Uneven polarization on a wide scene.

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Balancing the light and the dark with GNDs.

Graduated Neutral Density filters, commonly referred to as GND’s are rectangular filters that are clear on one end and dark on the other. These filters are used to balance the exposures when you have a foreground that is much darker than the sky, a very common occurrence when photographing landscapes during the early and late “golden hours” around sunrise and sunset.

Graduated Neutral Density filters come in two types, hard edge and soft edge. And they also come in varying darkness levels, measured in stops of light. The hard or soft describes the transition between the dark and light areas of the filter, with the soft edge (see first photo) having a more gradual transition.

Sunrise sky and the darker foreground mountains.

Which lens do I use when?

The soft edge GND is best used when photographing scenes without a clearly defined horizon, such as this mountain sunrise above. In this case I used a three-stop, soft edge GND that allowed me to darken the sky and capture much more detail in the mountains in the foreground. Without the use of the filter I would have had two choices, get a good exposure on the sky, leaving the mountains as dark silhouettes or shooting multiple exposures, one with a correct sky exposure and one for a good foreground, and then blending them in Photoshop. Remember when I said I was lazy when it comes to post processing? I chose the filter and goth the exposure I wanted in one shot.

Hard edge GND’s are best used when there is a clear horizon, such as this seascape.

dark foreground rocks and the bright pink sky along the ocean

Some GND tips.

1- To decide which stop, or darkness level filter you need you can set your camera to spot meter, then meter off of the dark foreground, then meter the bright sky and calculate the difference between the two. Or you can simple reach for the the 3-stop filter, which is what I do. I’m usually photographing early or late enough in the day when there is the most exposure difference between foreground and sky, so I now I’ll need my darkest filter to balance the two.

2- Here again, buy the best you can afford.

3- Stay away from the screw on type graduated neutral density filters. Unless of course you intend to place the horizon through the center of the frame in every photo you make. A composition no-no!

4- You can either use a filter holder, which consists of a metal ring that screws to the front of your lens, and a plastic or metal adaptor that fits to the ring that the filters slide into. Or you can carefully hand hold them in front of the lens.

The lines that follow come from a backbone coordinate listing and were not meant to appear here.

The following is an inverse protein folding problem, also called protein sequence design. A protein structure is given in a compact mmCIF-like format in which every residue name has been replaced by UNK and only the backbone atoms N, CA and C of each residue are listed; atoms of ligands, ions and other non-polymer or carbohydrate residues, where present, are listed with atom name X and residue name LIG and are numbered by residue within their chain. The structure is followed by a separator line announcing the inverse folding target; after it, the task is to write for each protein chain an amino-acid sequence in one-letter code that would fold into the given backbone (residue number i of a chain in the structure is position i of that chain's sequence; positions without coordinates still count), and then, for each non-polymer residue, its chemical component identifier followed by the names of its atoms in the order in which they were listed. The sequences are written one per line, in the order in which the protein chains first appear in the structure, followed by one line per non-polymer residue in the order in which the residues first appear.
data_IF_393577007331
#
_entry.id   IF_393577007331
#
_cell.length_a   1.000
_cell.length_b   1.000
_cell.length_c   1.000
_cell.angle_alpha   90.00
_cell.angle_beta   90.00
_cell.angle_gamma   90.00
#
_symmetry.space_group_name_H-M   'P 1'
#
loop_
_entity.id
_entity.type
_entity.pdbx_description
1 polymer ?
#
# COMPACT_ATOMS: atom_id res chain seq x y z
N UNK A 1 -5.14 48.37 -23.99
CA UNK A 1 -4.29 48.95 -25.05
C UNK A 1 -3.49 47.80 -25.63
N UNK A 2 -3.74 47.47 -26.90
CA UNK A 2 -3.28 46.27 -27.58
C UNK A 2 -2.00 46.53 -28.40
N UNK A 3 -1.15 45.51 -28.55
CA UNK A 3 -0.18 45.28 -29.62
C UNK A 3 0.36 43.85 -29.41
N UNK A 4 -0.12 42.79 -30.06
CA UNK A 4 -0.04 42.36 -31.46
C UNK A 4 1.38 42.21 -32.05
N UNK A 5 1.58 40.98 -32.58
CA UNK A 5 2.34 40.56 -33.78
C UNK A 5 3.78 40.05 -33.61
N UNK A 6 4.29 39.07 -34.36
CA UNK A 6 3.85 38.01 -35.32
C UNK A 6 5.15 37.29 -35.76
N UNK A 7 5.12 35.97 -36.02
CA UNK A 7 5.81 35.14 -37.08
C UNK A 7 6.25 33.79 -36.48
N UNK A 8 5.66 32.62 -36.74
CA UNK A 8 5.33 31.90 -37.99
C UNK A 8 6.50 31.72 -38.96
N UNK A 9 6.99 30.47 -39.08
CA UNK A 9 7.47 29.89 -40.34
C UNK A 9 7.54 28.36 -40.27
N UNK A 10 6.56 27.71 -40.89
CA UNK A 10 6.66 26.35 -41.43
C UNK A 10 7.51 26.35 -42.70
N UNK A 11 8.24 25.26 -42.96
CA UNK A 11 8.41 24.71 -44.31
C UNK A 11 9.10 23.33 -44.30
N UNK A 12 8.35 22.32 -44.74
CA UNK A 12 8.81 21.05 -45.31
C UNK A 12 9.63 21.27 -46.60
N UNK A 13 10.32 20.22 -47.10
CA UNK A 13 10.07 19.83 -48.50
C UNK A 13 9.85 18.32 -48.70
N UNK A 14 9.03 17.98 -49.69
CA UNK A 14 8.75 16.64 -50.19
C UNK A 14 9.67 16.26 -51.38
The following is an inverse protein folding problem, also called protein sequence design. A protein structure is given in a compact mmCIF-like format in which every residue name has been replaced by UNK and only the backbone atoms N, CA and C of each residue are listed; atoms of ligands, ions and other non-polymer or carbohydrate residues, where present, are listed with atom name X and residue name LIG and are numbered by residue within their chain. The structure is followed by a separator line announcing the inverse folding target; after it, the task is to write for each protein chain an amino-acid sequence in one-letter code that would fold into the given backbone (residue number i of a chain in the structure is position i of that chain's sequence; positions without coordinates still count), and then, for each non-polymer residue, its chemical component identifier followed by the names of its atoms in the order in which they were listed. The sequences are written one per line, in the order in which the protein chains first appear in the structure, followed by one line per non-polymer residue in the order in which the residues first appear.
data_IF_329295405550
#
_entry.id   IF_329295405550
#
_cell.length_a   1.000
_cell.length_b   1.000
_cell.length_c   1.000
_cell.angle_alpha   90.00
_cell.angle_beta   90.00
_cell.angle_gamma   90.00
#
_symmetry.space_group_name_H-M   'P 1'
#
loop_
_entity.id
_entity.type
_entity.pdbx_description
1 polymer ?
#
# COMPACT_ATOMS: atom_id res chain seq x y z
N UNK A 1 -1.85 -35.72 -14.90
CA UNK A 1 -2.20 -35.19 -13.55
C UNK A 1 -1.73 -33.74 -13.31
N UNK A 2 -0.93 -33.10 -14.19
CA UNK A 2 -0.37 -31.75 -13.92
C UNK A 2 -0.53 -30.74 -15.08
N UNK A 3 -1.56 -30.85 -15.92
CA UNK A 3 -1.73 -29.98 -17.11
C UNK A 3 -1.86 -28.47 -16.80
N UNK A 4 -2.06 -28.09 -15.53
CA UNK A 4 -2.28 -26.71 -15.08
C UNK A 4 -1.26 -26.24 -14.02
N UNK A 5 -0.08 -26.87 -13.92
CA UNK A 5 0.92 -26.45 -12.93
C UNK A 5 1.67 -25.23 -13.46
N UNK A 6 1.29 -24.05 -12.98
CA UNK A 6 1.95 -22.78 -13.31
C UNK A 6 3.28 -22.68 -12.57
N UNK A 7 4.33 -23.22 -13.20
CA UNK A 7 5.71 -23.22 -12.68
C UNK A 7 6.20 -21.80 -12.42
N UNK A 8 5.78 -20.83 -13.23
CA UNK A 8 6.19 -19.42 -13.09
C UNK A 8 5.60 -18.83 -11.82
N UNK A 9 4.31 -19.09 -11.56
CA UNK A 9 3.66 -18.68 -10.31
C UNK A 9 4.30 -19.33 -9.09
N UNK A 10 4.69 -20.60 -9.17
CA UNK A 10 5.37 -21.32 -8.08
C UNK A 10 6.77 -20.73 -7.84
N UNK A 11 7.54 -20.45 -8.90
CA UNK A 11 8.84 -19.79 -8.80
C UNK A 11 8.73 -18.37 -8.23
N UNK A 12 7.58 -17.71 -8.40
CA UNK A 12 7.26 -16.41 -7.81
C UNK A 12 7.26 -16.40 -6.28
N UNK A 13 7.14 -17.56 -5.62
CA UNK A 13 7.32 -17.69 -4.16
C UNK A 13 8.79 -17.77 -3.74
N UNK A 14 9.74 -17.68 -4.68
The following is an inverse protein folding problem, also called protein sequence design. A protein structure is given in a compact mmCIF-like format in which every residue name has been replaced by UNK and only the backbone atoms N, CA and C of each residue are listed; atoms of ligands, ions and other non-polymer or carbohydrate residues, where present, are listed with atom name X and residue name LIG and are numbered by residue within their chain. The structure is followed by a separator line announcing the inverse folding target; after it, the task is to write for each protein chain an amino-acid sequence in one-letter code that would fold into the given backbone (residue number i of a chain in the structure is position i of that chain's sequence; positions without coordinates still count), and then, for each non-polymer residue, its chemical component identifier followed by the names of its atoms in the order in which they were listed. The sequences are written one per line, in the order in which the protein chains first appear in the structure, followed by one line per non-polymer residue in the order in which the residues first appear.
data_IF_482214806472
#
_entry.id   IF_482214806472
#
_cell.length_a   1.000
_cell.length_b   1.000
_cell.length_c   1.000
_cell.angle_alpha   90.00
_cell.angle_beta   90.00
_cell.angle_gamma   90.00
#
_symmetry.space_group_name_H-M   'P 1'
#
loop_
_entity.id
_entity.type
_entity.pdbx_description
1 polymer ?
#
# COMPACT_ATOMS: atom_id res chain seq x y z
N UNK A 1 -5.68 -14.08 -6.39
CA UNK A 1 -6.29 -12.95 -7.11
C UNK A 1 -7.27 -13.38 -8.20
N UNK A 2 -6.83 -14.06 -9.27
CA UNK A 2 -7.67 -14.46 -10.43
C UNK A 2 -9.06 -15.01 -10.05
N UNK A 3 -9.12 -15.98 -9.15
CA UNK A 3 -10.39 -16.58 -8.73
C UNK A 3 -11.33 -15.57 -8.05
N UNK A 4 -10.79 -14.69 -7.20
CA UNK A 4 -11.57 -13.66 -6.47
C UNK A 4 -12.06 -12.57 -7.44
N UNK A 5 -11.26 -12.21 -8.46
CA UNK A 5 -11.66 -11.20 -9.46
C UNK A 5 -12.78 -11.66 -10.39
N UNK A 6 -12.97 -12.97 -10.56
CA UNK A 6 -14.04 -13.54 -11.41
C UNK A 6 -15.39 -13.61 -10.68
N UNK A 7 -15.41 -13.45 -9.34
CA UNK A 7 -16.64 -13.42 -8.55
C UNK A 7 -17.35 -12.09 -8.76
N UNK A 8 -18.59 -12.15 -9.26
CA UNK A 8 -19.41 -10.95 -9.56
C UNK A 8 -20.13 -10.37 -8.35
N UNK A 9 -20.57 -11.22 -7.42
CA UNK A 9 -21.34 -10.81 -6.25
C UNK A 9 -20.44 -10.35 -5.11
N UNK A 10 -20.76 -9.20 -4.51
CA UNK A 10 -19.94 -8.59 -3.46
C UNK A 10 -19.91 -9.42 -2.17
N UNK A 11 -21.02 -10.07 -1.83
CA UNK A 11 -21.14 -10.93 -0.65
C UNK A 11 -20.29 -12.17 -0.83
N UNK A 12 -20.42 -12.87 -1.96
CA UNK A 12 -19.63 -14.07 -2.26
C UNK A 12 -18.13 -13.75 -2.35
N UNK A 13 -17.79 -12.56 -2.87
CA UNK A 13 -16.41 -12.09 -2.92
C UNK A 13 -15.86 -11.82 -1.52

5- The filters are meant to be adjusted, that’s why they’re rectangular, so you can slide them up and down in the holder depending on where your horizon is.

6- GND’s are very easily replicated with image editing tools like Adobe Lightroom, which means you can save money by using software, at the expense of time having to use software to correct the photo after the fact.

Slowing things down with neutral density filters.

Straight neutral density filters, or ND’s, come in varying degrees of darkness, again measured in stops of light, unlike graduated neutral density filters though, ND’s are the same darkness level throughout the filter. ND’s can be found with as little as one stop of light reducing darkness to as much as 10. They are also available as slide in filters, just light their graduated cousins, or screw on filters. To give even more flexibility, there are also adjustable screw on types that have a range from 2 to 8 stops of light reduction. The latter can be quite expensive, as in good ones can cost over $300.

Neutral density tips

I use my ND filters in two ways.

1- When I want to get a really silky smooth, ghostly appearance to incoming surf on the seacoast, an ND filter allows me to get really long exposures that turn the surf into smoke.

Long exposure surf.

2- The second way I use ND filters is to capture wind blown clouds with really long exposures, as in this photo from New Hampshire’s Mount Washington.

Long exposure windswept clouds

ND filter tips.

I really only have two.

1- Buy good ones. “Now where have I heard that before?”

2- get creative with them. Long exposures can be really fun to create as you never know what you’ll get until the exposure’s over.